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Local knowledge regarding trade-offs among coffee productivity and other ecosystem services in a range of different agroforestry systems in Central America :

by Cerdán Cabrera, Carlos R; CATIE, Turrialba (Costa Rica).
Type: materialTypeLabelBookPublisher: Turrialba (Costa Rica) : ,2012Description: 162 p. : 28 ilus. 20 tab. Bib. ;21.59 x 27.94 cm +.Subject(s): COFFEA ARABICA | CONOCIMIENTO LOCAL | PRODUCTIVIDAD | COMERCIO EXTERIOR | BIODIVERSIDAD | AMERICA CENTRAL | GUATEMALA | NICARAGUA | COSTA RICA | AGROFORESTERIA | SERVICIOS ECOSISTEMICOSOnline Resources: Texto completo (Es) Summary: This thesis gathers and analyses the local knowledge regarding ecosystem services in coffee producing regions of Costa Rica, Guatemala and Nicaragua, and compares this knowledge across a range of farming conditions. The extent to which coffee agroforestry systems provide ecosystem services depends on local context and management practices. A variety of tree species was maintained in coffee plantations at all sites but a few tree species were dominant. The degree of shade tolerated was the main difference across countries and this was strongly related to socio-economic factors such as the prevailing demand for fuel wood. Applicable knowledge across sites as well as the key factors that determine how knowledge was locally applied was identified.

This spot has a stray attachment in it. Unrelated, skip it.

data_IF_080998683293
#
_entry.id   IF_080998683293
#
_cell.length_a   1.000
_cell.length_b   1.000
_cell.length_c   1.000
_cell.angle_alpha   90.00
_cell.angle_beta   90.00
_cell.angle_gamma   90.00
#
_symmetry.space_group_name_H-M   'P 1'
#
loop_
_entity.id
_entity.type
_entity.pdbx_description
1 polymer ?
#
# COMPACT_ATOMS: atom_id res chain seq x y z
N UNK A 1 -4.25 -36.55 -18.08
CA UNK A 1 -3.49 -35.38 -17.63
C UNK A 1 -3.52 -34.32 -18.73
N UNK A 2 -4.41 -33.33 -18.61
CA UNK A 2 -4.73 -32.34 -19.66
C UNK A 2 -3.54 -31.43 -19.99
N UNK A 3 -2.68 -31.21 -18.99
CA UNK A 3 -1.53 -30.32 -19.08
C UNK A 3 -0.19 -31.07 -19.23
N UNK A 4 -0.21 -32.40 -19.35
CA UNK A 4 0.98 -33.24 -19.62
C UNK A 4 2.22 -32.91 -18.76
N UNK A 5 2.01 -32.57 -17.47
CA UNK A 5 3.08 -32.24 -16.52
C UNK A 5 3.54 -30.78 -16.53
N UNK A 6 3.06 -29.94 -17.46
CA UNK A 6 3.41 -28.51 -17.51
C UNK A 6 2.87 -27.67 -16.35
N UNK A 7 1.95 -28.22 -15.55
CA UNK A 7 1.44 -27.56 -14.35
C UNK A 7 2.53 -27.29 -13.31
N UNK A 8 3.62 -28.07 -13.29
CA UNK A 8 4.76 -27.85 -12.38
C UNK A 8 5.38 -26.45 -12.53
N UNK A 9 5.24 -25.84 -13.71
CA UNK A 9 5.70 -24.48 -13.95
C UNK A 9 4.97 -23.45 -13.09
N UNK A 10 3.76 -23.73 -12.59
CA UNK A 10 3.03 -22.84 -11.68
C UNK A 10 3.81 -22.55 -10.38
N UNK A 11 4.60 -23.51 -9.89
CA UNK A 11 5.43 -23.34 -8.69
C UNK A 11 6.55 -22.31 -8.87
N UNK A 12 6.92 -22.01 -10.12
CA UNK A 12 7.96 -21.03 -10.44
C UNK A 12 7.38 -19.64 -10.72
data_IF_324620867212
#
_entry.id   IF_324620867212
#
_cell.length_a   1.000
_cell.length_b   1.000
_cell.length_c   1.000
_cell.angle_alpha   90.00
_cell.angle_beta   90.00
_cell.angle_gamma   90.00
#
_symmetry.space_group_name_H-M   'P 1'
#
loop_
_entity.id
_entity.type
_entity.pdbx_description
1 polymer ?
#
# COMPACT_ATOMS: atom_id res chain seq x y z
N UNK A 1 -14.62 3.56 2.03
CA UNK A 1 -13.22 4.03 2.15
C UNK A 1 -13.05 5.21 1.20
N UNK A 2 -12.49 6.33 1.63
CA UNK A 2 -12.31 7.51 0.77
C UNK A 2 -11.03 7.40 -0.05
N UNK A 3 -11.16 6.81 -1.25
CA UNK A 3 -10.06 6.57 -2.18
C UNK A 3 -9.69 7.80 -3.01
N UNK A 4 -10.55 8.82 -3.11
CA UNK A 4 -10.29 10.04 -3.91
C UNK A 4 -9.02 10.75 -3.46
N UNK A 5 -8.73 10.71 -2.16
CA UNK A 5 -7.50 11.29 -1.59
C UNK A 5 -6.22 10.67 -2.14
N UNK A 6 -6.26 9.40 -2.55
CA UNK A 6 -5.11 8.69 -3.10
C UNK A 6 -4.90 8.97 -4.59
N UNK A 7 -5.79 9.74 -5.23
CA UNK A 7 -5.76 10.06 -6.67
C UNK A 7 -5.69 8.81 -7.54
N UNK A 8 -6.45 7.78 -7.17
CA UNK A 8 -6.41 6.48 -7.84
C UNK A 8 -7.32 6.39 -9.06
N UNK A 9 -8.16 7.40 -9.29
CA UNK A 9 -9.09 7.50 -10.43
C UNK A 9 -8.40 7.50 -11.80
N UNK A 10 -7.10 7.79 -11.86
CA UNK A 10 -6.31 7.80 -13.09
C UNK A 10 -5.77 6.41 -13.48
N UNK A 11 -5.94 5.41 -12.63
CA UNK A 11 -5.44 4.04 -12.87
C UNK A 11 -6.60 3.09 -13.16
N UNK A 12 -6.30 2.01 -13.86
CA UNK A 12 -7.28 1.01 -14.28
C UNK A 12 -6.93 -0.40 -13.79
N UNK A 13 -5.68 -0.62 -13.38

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Location Collection Call number Copy Status Date due
BCO
Colección de Tesis Thesis C413l Available
BCO
Colección de Tesis Thesis C413l c.2 Available

Tesis (Ph. D.)

This thesis gathers and analyses the local knowledge regarding ecosystem services in coffee producing regions of Costa Rica, Guatemala and Nicaragua, and compares this knowledge across a range of farming conditions. The extent to which coffee agroforestry systems provide ecosystem services depends on local context and management practices. A variety of tree species was maintained in coffee plantations at all sites but a few tree species were dominant. The degree of shade tolerated was the main difference across countries and this was strongly related to socio-economic factors such as the prevailing demand for fuel wood. Applicable knowledge across sites as well as the key factors that determine how knowledge was locally applied was identified.

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